After the audit report was released prosecutors and defense attorneys were in shock and wanted to review all of their cases. Around 80 defendants out of these cases were still in prison at this time. Checking those 80 cases was considered a top priority by the Executive Director for Prisoner Legal Services, and defense attorneys were encouraged to go through the list of those names and see if any of their clients were on it.


Derrick Allen was facing the death penalty and was rightfully scared so in 1999 he agreed to enter Alford plea deal which basically just acknowledges that a person knows that prosecutors have damning evidence that would likely result in a guilty verdict at trial but doesn’t admit any guilt. This plea deal got him sentenced to 43 years in prison which completely sucks for an innocent person but is still better than dying. In 2004, he withdrew his Alford plea and was given a new trial since he had been in prison five years and was tired of being there over something he didn’t do. 

The day after Greg Taylor was exonerated on February 18th 2010, Derrick was appointed a new lawyer named Lisa Williams who reviewed his case files and found things were missing like pages from the investigating agent’s report. This is a violation of NC’s Open File Law which was enacted in 2004 and a federal Brady v. Maryland law. Lisa Williams wrote a letter requesting the entire file, and through this discovery found out a bunch of F’d up shit. At this point everyone knew what had been happening in the SBI lab, including the judge in Derrick’s case, Orlando Hudson. Judge Hudson dismissed Derrick’s case “due to the prosecutors withholding critical information and flagrantly violating Derrick’s constitutional rights” and said that the prosecutors had caused such irreparable prejudice that he had no choice but to dismiss the case. Just like in the previous cases covered, the investigators refused to investigate other suspects because they believed Derrick was guilty. The DA, Tracy Cline, called Judge Hudson dismissing Derrick’s case “an extreme abuse of power” and issued a series of derogatory comments against the judge about that case and several others.

In September 2012, the state Court of Appeals unanimously decided there were no grounds for Judge Hudson’s dismissal and that he didn’t have adequate evidence to dismiss the case. His ruling was reversed and the case went back to Durham County Superior Court. There was apparently substantial independent blood evidence, which Priya says she doesn’t really understand because she could only find a reference to a paper towel found in the kitchen that contained blood and that what was thought to be blood on the onesie was not blood.

The next four years, Derrick was not in prison but found himself having to worry about whether he was going to be charged again or sent back to prison until October of 2016 when a Durham ADA filed records of the case being dismissed. The reason being that after significant investigation into the case witnesses either could not be located or refused to assist the prosecution.

In 2016, at 38 years old, Derrick had spent over half of his life either in prison or wondering if he was going to go back to prison. This miscarriage of justice affected not only him, but the baby’s mother, and all of their friends and family. Also, if he didn’t do it, whoever hurt the baby is still out there. When F’d Up interviewed Chris Mumma, the executive director of the NC Center on Actual Innocence, she told them that the problem with the system, is you expect the scales to be balanced but they aren’t balanced.


The audit of the SBI lab basically revealed that Deaver was telling the truth when he said he was following SBI policy for how he reported in Greg’s case. In 1997, it became written policy whereas prior to that it was unwritten and analysts just used their discretion. From 1986-2002, which was nearly the entire span of the audit, a guy named Mark Nelson was the Forensic Biology Section Chief at the SBI lab. He acknowledged after the audit that omitting confirmatory tests was bad practice. At section meetings reporting positive results was discussed and standardized but there was no discussion of reporting negative or inconclusive results. Two analysts who were interviewed by Chris Swecker for the report said that they had been told about the possibility of false positives but they ignored those warnings believing that a positive finding in the tests indicated blood because they had done testing on plant based materials that were known to cause false positives but hadn’t gotten a positive reaction. Swecker said that they were writing their reports to law enforcement and were trying not tp write any negative results. Swecker also wrote that there was anecdotal evidence that some analysts were not objective in their mindset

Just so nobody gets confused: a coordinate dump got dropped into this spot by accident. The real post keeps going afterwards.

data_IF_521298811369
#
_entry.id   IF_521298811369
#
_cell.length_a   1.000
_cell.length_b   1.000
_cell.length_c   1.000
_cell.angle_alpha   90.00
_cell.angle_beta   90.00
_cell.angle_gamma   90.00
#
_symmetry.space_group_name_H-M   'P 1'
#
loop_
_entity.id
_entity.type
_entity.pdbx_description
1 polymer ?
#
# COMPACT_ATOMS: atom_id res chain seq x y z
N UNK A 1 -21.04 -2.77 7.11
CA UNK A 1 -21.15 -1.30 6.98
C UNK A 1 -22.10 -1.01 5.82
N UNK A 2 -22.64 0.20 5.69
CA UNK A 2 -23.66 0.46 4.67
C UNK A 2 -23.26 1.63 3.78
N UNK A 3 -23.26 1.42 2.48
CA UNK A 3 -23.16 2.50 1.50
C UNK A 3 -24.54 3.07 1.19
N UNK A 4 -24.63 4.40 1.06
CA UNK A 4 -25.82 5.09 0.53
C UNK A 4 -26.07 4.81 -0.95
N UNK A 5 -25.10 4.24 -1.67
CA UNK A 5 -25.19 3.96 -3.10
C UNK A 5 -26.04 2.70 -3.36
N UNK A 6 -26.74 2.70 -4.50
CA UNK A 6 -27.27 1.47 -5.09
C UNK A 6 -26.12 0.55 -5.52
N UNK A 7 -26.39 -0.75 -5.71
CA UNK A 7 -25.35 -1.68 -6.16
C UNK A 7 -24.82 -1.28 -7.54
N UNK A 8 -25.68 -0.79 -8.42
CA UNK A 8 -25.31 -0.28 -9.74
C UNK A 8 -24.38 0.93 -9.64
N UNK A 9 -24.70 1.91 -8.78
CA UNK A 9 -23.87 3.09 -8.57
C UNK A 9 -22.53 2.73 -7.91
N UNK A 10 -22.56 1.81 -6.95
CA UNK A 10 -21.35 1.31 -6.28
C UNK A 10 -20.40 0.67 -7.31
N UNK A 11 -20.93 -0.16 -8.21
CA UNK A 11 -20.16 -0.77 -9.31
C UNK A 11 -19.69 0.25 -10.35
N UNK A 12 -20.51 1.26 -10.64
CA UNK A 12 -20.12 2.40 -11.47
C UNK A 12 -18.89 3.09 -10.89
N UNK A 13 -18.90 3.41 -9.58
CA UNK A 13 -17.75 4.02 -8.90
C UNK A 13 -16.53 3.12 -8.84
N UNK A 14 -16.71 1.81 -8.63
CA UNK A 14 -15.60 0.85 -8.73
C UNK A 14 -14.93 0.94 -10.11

Eight analysts were mentioned in the audit report. Priya says that one of the things that made her bring the idea for this podcast to Jess is that Deaver was getting all of the heat for the way things had been mishandled but he wasn’t the only person doing crap. Only four of the analysts named were still working in the SBI lab when the audit was released and one was doing contract work for the agency. Priya says time had passed and “a couple of the agents had retired which rhymes with fired” such as Brenda Bissette. The agents who looked into the SBI lab found that Bissette had accounted for 24 of the cases 36 cases found in category three of their audit. The other analysts in category three were Deaver, with five cases, and an analyst named Lucy Milks who had two cases and left the SBI in 2006, but worked on contract as a chemist in the drug chemistry section. Also mentioned in the audit was Suzi Barker, who was mentioned earlier for being on the video from “The Staircase”, and a guy named Russell Hollie who had an actual background in science and had brought up a lot of the issues with the SBI lab before the audit occurred. He had one case listed in the audit report from 2001. Priya says it’s just her opinion but it may go more to the culture of the SBI lab and their process of reporting than to his science and Keith says it could have actually just been a mistake. As of 2011, he was still working with the SBI but it’s unclear where he is now. David Spittle, who was also mentioned earlier, left the SBI in 2001 had two cases mentioned in category three but was responsible for almost 90 cases out of the entire 230 cases. As Swecker also mentioned on the report, it’s possible that the cases on the list resulted in guilty pleas or the inability for the defense attorneys to have a fighting chance. Priya says this 100% came into play with Derrick Allen and came into play with a man named Daniel Green. F’d Up will dig into his case and, as always, more fucked up shit on next week’s episode.